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Hello, my name is Dr. Daniel Kremens, and I'm an Associate Professor of Neurology, Vice Chair for Education, and Co-Director of the Parkinson's Disease and Movement Disorders Program at Sidney Kimmel Medical College at Thomas Jefferson University in Philadelphia, Pennsylvania. And my topic today is Routine Screening for Psychotic Symptoms in Individuals with Parkinson’s Disease Psychosis Leads to Earlier Diagnosis.
So Parkinson's disease psychosis is one of the most common conditions associated with Parkinson's disease. Parkinson's disease itself has been described as a pandemic, with both the United States and global prevalence projected to more than double in the next two to three decades. And it's estimated that greater than 50% of patients will experience Parkinson’s disease psychosis at some point during the course of their illness.
In 2007, the NINDS came up with provisional diagnostic criteria for Parkinson's disease psychosis, and it has a distinct clinical appearance. First, you have to have the presence of one or more of the following in a patient who already is diagnosed with Parkinson's disease, and these include hallucinations, delusions, illusions, and a sense of presence. The patient must have a primary diagnosis of Parkinson's disease, and the Parkinson's disease psychosis symptoms must occur after the onset of Parkinson's disease. They must be recurrent or continuous for at least a month. And they may occur with or without insight, dementia, or Parkinson's disease treatment. For many years, people thought that Parkinson's psychosis was a result of the treatment of Parkinson's disease. We now know that that's not true and that it can occur independent of treatment. And in fact, sometimes when we stop treatment, patients still remain psychotic. And of course, we want to rule out other medical or psychological causes for Parkinson's disease psychosis.
So what are the risk factors? Well, there are endogenous risk factors such as advanced age, cognitive impairment or dementia probably being the most common one, the duration and severity of Parkinson's disease, the presence of sleep disturbances, the presence of other psychiatric symptoms, such as anxiety or depression, and visual abnormalities or loss of visual acuity. And then we have exogenous factors. And these include medications for the treatment of Parkinson's disease, and then other medications such as anticholinergics or benzodiazepines, which may precipitate psychosis.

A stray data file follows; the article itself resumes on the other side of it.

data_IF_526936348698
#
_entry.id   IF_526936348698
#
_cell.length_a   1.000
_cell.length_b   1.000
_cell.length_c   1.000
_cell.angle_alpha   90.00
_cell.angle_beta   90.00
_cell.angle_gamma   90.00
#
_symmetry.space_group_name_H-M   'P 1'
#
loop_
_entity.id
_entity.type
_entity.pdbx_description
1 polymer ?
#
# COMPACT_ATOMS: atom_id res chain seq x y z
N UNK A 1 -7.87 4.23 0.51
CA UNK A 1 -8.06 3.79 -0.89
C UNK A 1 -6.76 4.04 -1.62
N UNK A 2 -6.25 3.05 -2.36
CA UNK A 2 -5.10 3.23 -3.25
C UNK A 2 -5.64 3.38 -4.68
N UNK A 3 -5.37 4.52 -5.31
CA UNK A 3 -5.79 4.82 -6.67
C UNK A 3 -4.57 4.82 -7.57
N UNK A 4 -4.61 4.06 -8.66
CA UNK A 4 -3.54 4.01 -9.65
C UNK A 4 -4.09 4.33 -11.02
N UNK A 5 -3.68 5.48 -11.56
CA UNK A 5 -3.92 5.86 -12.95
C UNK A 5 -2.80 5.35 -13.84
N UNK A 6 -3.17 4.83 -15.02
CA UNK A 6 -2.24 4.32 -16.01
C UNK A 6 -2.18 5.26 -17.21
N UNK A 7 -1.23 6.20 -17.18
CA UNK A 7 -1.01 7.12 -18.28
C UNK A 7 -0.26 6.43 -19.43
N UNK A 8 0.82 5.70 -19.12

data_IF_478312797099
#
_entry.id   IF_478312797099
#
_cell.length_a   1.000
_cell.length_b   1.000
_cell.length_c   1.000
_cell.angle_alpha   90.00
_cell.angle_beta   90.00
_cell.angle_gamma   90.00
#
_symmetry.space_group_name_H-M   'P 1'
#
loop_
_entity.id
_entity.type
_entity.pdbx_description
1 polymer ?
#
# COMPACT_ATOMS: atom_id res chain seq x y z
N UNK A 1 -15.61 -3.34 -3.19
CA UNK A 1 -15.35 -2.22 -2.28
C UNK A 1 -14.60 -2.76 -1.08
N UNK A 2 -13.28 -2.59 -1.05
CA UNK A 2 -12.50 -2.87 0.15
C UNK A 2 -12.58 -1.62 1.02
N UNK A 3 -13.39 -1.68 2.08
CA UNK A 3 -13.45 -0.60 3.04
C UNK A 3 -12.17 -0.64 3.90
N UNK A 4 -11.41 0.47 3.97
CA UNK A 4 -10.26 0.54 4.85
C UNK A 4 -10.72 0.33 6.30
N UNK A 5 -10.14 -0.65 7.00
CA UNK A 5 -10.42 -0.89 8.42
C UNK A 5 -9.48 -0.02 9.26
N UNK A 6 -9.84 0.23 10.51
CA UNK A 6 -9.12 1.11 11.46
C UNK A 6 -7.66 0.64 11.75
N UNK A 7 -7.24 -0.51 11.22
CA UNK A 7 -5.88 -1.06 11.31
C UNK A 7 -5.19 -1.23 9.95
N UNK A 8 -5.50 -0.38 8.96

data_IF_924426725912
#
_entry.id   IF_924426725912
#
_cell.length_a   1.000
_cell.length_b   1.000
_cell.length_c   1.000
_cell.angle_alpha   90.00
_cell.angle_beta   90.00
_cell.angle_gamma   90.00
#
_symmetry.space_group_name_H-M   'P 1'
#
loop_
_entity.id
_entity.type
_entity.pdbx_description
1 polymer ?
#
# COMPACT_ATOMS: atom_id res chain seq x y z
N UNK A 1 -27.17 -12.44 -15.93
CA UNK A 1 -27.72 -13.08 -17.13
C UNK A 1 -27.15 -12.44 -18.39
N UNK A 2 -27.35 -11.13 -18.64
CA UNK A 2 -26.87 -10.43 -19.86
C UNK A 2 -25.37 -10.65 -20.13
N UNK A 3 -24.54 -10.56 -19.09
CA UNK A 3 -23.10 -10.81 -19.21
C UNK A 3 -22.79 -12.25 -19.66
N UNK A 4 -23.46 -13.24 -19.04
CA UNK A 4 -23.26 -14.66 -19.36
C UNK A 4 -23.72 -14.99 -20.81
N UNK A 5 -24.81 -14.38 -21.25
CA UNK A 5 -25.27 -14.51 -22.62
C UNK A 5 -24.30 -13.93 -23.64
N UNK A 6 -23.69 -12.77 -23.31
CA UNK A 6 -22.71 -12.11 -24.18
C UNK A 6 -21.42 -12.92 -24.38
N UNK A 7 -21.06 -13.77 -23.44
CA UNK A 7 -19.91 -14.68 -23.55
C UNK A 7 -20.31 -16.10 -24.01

One of the challenges in Parkinson's disease psychosis is a lot of people feel that hallucinations are benign. Well, it's important to note there are no such thing as benign hallucinations. Once these hallucinations start, they almost inevitably worsen and lead to greater problems. Chris Goetz did a study looking at 48 Parkinson's patients with so-called benign hallucinations. These are patients who had a Unified Parkinson’s Disease Rating Scale Thought Disorder Score of 2, meaning that they had insight, who were receiving no treatment for hallucinations for at least 3 years, or until a thought disorder score of 3, meaning loss of insight, or 4, meaning delusions occurred; 81% of the patient's progressed to a thought disorder score of 3 or 4, 9 of the patients did retain a thought disorder score of 2, but 7 of those 9 patients had their Parkinson’s disease medications reduced to treat the hallucinations, thereby impacting their motor symptoms. And 3 of them required antipsychotics. Only 2 patients, or 4%, were stable over the course of the 3 years. Therefore, we know that once these symptoms start, they almost inevitably worsen in patients, and we need to think about treating them earlier.
And this has a tremendous impact on both the patients, caregivers, and society. Psychosis was responsible for 24% of all hospital admissions as well as increased mortality in patients with Parkinson's disease. It's predictor of long care term – long-term care placement, and its treatment is associated with over double the cost compared to a Parkinson's patient without psychosis. And caregivers of patients with Parkinson's psychosis are deeply impacted, reporting higher levels of depression, and over 40% reported that their own health suffered as a caregiver of someone with Parkinson's disease psychosis.